Plus, given what they’ve shown, the initial line-up of potential launch games for the system could prove to be totally worthwhile. It’s true that Killzone Shadow Fall, whilst beautiful, does seem a little rote; and Drive Club, although another beautiful showing, has a heavy-duty rival against the likes of Forza and the seal of quality that series boasts for Microsoft and Xbox in general. Even so, I’m really optimistic for the promise of good games at PS4’s launch, even in these early days. And that’s the most important thing of all, non?

Sony’s in a good position with the PS4. If their focus on strong games tied to sensible social hooks comes to light in a meaningful way, and they strike against the competition with a stronger online presence with the likes of the awesome PlayStation Plus, then Microsoft might well be in trouble for the next few years. The ball’s in their court now, and they’d better be ready to rumble. The next-gen is going to be a full-on fight to the death for both companies, and it’s going to be a fun show.

Charles Etheridge-Nunn

Like most people, I felt disappointment in the lack of anything substantial in the PS4 event, but I came in expecting only ‘bigger numbers on the specs, a higher price and more rigid controls’. The first one hit on the nose, because really that was a given. The second we don’t know. The third was proven wrong, as there have been confirmations that the PS4 won’t lock used games out and that’s a relief.

It doesn’t matter that we weren’t going to see the console – other launch shows have been coy with the case. The idea that it’s been made with consultation from devs is good though, and makes me think that the PlayStation will continue to be home for most console indie games. The controller looks okay. It needed triggers and the touch-screen’s unnecessary, but as a Wii U player, I can say that having a touch-pad between your hands is actually pretty cool. The only thing I don’t care for is all the sharing. I’m a player who often likes the solitary experience and can’t see the use in showing people videos or screenshots from games.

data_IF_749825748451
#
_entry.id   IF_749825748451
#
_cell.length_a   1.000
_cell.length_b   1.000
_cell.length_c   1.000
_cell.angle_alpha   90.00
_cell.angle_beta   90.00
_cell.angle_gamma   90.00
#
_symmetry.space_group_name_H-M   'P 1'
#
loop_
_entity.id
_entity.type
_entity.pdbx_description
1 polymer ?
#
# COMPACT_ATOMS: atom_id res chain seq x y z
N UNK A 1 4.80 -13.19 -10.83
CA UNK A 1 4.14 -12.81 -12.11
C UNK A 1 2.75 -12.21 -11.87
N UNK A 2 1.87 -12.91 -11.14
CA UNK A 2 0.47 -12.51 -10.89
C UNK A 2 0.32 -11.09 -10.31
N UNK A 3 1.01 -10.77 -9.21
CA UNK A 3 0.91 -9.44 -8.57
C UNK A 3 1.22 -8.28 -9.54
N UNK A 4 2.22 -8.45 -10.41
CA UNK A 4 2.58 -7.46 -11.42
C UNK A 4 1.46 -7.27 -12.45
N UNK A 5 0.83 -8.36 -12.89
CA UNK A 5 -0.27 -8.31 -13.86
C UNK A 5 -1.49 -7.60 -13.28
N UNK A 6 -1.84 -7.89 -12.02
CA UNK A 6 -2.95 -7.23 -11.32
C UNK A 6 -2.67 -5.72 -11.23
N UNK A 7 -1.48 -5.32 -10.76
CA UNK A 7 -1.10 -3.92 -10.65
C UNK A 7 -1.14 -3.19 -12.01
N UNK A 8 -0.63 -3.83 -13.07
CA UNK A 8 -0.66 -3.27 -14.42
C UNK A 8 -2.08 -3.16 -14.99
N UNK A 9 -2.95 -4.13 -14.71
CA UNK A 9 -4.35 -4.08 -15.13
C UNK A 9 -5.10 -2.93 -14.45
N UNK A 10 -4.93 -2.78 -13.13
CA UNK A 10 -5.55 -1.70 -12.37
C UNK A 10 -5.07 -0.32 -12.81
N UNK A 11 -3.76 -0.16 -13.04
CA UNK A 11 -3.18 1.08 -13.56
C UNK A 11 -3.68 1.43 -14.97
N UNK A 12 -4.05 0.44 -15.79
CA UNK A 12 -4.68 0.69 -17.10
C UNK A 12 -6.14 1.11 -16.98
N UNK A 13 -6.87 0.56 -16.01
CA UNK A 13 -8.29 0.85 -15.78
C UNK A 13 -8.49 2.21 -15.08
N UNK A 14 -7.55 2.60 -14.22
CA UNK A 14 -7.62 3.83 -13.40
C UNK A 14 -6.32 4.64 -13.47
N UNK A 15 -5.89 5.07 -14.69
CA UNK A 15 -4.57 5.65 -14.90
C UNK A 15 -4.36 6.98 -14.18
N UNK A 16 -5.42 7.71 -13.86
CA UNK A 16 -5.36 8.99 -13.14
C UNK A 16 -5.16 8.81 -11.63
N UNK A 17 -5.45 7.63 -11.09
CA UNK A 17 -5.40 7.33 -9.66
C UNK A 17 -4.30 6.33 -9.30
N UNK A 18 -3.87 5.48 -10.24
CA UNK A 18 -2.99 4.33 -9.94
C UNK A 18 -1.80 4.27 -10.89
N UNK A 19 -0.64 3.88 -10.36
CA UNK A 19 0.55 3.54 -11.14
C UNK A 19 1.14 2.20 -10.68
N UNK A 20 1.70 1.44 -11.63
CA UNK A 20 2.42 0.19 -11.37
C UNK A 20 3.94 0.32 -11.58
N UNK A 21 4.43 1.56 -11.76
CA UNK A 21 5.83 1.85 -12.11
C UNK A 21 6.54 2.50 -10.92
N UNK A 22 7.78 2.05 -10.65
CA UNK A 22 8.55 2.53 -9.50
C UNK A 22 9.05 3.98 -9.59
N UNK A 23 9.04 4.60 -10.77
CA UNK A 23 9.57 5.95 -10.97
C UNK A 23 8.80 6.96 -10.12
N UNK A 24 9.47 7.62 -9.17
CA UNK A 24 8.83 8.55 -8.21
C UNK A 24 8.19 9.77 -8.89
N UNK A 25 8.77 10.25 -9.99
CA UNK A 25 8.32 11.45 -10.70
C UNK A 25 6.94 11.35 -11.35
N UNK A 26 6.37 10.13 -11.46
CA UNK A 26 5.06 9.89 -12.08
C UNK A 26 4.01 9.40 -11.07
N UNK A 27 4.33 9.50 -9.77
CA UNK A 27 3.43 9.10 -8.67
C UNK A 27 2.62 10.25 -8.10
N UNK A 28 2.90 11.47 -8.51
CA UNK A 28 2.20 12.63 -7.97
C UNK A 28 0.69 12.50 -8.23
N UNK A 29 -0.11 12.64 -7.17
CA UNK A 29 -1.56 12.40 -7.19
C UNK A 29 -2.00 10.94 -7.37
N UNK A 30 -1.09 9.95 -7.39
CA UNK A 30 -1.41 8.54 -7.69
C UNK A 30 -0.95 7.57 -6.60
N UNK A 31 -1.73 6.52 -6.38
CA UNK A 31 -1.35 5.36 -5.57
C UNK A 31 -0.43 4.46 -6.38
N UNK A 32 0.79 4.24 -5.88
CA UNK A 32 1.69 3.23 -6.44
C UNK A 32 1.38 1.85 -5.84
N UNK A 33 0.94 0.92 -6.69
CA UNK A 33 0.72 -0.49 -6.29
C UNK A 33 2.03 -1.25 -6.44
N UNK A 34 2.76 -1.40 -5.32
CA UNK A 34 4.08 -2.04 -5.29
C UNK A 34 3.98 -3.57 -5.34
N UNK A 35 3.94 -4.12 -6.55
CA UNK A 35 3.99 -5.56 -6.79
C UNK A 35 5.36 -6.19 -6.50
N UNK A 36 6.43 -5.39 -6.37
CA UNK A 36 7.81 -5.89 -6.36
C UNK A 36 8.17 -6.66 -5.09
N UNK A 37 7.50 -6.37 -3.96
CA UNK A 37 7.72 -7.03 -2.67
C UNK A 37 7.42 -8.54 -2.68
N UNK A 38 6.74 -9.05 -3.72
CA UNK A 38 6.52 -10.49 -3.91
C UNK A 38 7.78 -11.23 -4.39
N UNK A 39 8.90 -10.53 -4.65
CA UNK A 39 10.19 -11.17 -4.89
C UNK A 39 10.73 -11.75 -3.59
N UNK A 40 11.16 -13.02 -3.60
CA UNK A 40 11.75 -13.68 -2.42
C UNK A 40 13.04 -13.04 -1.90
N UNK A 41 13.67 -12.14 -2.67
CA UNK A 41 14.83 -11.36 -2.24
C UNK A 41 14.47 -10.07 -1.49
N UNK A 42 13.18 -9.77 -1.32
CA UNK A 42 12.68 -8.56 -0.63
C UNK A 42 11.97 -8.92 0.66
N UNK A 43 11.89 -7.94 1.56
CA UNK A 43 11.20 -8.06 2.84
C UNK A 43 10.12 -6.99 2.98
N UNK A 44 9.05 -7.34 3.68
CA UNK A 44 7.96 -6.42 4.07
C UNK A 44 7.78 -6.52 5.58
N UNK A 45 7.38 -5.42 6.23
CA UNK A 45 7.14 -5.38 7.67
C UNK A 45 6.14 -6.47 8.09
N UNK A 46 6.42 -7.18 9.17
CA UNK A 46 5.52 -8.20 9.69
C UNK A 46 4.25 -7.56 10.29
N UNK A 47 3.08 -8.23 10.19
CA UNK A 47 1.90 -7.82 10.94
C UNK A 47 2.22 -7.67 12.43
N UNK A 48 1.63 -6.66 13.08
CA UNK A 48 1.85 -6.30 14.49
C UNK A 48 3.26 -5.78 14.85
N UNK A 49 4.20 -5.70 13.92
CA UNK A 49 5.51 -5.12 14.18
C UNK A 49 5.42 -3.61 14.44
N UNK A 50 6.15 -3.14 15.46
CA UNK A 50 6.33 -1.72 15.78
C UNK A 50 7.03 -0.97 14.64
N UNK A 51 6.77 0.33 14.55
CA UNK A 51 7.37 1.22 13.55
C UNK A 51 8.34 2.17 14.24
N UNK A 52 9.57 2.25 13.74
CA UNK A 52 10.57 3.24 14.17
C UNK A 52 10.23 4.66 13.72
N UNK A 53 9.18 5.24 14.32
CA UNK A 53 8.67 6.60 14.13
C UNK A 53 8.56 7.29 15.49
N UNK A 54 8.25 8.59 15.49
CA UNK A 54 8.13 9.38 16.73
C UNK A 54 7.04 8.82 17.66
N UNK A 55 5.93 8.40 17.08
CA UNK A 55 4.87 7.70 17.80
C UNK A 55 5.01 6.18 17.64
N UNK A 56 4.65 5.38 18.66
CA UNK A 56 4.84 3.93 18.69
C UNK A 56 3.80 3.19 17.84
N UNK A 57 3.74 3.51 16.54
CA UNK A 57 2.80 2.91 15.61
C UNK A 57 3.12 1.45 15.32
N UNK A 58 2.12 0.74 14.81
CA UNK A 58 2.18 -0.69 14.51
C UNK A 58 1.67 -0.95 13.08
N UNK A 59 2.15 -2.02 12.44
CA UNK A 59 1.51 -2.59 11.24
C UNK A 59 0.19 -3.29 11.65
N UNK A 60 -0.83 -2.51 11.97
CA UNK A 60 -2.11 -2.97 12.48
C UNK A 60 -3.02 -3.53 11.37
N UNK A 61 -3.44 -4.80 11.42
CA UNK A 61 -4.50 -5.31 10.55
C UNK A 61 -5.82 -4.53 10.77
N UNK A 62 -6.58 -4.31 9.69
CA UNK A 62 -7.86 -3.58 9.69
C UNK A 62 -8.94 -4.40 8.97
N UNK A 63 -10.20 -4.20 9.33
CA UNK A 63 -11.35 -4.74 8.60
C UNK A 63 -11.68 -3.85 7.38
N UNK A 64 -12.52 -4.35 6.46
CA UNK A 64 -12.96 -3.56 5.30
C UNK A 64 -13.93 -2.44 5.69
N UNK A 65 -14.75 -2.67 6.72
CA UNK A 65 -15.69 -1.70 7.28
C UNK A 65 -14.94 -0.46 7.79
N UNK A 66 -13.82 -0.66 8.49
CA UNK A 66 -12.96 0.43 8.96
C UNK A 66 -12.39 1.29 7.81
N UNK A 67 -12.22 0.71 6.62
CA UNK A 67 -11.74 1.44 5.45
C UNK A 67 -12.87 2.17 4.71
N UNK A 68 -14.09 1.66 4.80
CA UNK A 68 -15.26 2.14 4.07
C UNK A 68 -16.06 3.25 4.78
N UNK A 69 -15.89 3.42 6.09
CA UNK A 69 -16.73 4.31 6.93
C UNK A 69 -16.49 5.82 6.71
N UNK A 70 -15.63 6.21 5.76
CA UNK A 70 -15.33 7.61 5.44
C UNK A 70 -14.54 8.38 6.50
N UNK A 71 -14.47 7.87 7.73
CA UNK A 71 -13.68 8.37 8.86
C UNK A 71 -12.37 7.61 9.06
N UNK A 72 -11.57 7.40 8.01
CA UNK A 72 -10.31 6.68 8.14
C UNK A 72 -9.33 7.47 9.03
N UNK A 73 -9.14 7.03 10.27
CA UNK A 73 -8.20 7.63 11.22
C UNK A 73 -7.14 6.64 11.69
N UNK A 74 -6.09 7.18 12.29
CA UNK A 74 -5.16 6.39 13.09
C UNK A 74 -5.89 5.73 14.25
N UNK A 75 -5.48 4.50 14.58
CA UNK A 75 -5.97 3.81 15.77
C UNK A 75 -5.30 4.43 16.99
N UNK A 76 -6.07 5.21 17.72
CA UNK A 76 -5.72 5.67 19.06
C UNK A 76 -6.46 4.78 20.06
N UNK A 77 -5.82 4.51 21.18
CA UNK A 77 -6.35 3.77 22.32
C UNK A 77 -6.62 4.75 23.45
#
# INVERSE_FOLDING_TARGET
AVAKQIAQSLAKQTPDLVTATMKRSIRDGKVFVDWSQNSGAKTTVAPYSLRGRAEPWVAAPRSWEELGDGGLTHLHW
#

There’s not much aside from that which can be said from what little we saw. The news pretty much boils down to, “yes, the controller’s that one which was leaked, and there will be a console called PlayStation 4 which will play the exact same games, just shinier and with more social network widgets.”

Chris Morell

I think the good people at Sony should remember that it’s not really a reveal unless you’re showing the console itself. Such a statement could probably have been wavered had there been some industry-shaking announcements or – more importantly – enough new game footage to whet our appetites. Unfortunately, what transpired was a non-committal presentation which promised big things but demonstrated none. It’s clear that online play is to become an even greater focus in the coming generation, and this is no more evident than with the Share button on the PS4 controller. I have a feeling that it will either be wholly accepted (sending friends cool moments in a way that’s as natural as social networking) or ignored completely. Much of this not only depends on how ready we are to use such a feature, but on how well Sony integrates it.